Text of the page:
Dealing with excess weight with Type 1 diabetes is a different problem as other factors come into play.
     
  6. Sarah Maddie's Mom

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    I still don't quite understand what you were trying to say...
     
  7. Michelle'sMom

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    I don't either.

    Managing weight gain is a lot more complicated than just calories or carbs in vs. energy expended, with or without diabetes of any type. Wish it was that easy.
     
  8. mmgirls

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    This is y understanding and point of veiw on sort of the subject:

    it is not just insulin that a Type 1 is missing, there are several other important beta cell produced/controlled portions to proper digestive process, the two on the top of my head are aymlin
    and cpeptide.

    Without these 2 being properly produced the glucose gets from the digestive tract and out into the blood stream and out to the "body" way faster than a person with a correctly working pank. so instead of the insulin and glucose matching up in igestive tract or blood stream it is more often matching up farther along on the distribution chain when the glucose has made it to the periphery (sp) where fat cells are, any excess will be stored, that is normal.

    So from my point of view it is more about the missing aymlin and cpeptide and that injected insulin is SLOW.

    this is why I am so very hopefull of the whole concept of "encapsulated islets" it is not just insulin, it will have the other needed parts of the beta cell that our T1 poulation needs to replaced what is missing.
     
  9. obtainedmist

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    From a purely common sense/layman approach I see a few issues with regard to maintaining or losing weight for an adult with T1D. First, it's a bit frustrating to want to work out, but have to increase carbs to get to a safe place for exercising. Even with the pump, if you want to spontaneously work out, you often need to consume before or during to make it happen. Then, after you work out, you might have to eat again to keep from going low! Also, you are trying very had to match insulin with carbs and in a perfect world it would be PERFECT...but there are so many times I see the need to head off a low with a reduced basal AND some carbs! Sheesh...it's no wonder it can be a struggle!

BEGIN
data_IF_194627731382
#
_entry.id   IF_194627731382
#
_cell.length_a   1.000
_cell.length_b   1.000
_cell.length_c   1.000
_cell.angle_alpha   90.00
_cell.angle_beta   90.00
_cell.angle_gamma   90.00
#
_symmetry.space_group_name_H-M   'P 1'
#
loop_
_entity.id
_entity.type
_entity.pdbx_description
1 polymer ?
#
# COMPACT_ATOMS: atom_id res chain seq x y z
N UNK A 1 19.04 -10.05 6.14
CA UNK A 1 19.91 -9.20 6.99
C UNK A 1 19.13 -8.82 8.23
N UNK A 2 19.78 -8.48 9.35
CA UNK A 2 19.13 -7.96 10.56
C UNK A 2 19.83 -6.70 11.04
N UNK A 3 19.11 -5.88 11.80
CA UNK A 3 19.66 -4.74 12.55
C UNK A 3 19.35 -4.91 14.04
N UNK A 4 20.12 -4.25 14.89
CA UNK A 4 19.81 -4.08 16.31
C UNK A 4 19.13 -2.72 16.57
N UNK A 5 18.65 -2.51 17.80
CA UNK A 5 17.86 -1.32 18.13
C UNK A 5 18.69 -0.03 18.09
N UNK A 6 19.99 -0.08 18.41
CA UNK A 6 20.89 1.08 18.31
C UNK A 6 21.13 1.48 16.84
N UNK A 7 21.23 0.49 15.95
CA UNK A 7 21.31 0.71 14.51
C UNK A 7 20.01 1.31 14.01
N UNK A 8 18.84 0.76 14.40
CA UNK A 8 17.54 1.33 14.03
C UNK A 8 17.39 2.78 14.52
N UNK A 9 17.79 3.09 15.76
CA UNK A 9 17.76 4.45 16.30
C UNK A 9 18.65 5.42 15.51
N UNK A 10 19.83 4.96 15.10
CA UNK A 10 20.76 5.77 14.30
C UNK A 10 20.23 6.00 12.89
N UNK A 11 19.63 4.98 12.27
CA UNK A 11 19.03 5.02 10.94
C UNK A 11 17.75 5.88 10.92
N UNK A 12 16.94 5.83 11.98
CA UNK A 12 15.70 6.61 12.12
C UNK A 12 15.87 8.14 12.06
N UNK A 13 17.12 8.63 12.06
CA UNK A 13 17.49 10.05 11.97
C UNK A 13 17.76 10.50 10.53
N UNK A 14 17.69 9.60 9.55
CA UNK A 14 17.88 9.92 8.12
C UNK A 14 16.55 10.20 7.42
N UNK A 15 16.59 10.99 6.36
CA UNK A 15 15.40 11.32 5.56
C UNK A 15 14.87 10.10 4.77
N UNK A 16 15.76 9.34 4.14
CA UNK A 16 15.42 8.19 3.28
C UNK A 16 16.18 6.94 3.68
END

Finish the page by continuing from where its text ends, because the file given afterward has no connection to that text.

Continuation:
10. LJM

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    I attended a seminar (excuse my non scientific brain) where they scientist said that in Type 1 diabetes--in addition to lacking insulin producing beta cells--individuals also lack a substance that regulates their satiety (ability to tell when they have had enough food). I think she called this amylin? and there is a company here in San Diego trying to develop this missing component. They have isolated this into an injectable form but I have not yet heard it is on the market. I am going by memory here so don't quote me.

    If this is true, might not this be cause of weight gain as well as other factors?
     
  11. Megnyc

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    Symlin is currently available and it is an analogue of amylin. It is an injection before meals. I use it and absolutely love it. Essentially what it does is to slow gastric emptying, make you feel full, and inhibit glucagon secretion after meals.
     
  12. Sarah Maddie's Mom

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    I'm just reading the "Leptin" article now. Thank you for the links. Very interesting.
     
  13. wilf

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    It is pretty simple - weight gain occurs when you consume more energy (calories) than you burn. If energy intake and consumption are balanced, then no weight gain.

    Here are some day to day situations that for a Type 1 person might tip this balance:
    - going for a run, so down some carby (calorie-y) drink to make sure you don't go low;
    - blood sugar too high, so can't participate in gym class;
    - blood sugar too low, so need to consume some carbs (and calories);
    - overestimated carbs in a meal and overbolused, so need to have more carbs (and calories);
    - going for a longer drive, so want to get blood sugar up on "on the safe side" for the trip;
    - playing in a game that goes into overtime, and want to make sure you're "up" during that key stretch;
    - on a long-distance bike ride, and realizing that you should have reduced basal for that day as you are low and need a sports drink;
    - feel like crap from high blood sugar, so you don't go for that swim with your friends.